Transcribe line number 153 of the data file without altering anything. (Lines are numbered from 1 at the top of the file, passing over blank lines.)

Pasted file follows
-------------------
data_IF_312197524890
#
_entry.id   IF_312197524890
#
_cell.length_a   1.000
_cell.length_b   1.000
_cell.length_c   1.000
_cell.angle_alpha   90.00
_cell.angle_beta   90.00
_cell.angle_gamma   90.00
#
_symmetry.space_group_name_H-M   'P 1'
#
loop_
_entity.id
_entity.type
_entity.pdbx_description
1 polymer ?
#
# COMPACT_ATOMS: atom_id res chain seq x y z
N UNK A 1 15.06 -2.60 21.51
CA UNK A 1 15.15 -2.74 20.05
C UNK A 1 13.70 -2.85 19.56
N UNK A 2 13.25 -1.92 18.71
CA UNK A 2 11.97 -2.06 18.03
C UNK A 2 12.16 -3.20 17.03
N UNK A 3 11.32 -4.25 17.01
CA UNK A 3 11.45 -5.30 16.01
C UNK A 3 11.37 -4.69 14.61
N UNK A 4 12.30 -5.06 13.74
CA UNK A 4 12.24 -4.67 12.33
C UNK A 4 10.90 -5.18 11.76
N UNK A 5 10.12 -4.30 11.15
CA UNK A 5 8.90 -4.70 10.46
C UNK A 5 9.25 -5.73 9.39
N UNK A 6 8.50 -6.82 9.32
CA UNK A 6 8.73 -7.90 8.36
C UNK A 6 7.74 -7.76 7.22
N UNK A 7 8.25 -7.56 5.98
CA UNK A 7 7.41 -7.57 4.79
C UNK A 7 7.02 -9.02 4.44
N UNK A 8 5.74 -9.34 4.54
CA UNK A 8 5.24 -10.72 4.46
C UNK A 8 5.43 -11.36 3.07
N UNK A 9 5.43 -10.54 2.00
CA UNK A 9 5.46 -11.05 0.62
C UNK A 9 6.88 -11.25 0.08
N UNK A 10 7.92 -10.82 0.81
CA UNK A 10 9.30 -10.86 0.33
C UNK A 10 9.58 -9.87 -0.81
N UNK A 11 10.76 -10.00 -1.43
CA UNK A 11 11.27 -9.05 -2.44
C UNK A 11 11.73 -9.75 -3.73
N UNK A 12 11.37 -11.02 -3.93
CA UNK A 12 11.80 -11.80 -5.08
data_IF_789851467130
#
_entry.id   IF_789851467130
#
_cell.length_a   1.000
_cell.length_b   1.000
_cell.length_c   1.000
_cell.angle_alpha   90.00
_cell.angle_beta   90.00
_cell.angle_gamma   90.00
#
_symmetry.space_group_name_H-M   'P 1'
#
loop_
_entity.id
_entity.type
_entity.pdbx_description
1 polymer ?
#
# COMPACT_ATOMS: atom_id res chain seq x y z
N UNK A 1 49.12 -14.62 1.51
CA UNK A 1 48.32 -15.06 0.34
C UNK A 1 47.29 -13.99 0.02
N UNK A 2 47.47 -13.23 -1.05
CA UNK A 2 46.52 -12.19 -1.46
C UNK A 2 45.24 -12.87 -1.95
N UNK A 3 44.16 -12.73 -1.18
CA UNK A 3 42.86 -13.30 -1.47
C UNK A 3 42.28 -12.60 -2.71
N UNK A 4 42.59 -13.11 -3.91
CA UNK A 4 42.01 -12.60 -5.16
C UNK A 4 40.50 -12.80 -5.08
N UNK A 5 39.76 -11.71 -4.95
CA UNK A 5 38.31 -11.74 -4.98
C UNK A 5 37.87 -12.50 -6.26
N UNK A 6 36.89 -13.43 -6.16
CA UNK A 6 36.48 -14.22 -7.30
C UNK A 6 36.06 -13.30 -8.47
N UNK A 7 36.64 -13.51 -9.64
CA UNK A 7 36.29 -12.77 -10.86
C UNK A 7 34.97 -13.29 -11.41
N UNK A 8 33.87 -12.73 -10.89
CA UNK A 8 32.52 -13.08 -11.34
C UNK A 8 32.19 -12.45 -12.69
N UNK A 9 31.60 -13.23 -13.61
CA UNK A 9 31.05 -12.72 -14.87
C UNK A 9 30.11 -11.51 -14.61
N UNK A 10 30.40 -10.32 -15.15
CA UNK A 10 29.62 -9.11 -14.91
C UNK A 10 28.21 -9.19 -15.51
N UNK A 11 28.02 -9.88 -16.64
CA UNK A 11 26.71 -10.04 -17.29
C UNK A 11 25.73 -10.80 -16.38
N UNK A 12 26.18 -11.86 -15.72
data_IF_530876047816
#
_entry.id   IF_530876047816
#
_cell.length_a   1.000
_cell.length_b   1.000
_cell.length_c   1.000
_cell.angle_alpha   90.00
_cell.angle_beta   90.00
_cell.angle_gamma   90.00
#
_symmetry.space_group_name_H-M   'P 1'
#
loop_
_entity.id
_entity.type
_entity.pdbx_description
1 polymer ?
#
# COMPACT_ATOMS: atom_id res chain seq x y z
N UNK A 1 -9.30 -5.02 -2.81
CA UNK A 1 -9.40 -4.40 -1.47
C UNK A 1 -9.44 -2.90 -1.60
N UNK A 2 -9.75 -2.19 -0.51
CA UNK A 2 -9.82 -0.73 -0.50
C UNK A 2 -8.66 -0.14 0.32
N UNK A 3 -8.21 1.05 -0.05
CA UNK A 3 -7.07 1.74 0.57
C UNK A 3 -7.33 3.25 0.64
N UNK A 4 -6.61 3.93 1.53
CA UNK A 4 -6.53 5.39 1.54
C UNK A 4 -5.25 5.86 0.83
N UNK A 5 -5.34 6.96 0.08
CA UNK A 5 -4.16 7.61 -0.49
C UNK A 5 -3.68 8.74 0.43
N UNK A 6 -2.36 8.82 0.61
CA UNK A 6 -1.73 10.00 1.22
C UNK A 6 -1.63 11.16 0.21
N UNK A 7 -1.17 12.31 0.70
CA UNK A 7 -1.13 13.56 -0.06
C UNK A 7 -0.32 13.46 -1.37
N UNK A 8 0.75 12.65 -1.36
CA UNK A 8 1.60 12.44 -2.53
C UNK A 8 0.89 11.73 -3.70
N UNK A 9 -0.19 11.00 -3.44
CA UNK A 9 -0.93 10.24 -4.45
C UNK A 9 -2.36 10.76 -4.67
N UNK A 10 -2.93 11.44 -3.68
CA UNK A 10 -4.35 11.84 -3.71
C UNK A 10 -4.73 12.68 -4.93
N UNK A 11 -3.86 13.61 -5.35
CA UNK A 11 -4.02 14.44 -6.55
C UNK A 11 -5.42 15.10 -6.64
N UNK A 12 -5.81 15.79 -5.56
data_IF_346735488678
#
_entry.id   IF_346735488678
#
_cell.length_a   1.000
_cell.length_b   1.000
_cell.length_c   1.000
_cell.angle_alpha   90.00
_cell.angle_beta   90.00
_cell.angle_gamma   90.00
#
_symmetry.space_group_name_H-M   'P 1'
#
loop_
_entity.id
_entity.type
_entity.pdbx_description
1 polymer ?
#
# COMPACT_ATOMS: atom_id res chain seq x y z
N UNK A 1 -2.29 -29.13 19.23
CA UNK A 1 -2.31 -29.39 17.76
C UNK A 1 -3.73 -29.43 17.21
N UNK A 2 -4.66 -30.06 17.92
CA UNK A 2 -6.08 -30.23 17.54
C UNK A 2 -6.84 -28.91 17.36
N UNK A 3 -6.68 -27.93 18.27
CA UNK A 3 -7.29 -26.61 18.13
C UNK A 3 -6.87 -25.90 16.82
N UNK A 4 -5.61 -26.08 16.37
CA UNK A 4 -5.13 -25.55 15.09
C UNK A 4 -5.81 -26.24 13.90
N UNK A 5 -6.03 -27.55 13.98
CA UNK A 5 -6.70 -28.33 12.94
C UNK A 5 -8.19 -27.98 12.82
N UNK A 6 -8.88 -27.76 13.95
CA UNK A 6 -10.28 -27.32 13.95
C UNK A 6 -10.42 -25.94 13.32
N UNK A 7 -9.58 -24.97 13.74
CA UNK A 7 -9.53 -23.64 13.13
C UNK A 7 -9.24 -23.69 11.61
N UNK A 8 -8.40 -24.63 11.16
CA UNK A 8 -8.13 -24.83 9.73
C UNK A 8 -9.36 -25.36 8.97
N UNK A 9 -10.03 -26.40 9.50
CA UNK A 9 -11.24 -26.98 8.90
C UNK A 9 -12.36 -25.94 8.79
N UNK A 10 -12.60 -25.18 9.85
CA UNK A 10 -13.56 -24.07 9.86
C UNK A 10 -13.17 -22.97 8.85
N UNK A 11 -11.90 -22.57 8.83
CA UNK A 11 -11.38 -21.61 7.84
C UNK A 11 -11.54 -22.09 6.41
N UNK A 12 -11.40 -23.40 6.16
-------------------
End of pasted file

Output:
C UNK A 8 0.89 11.73 -3.70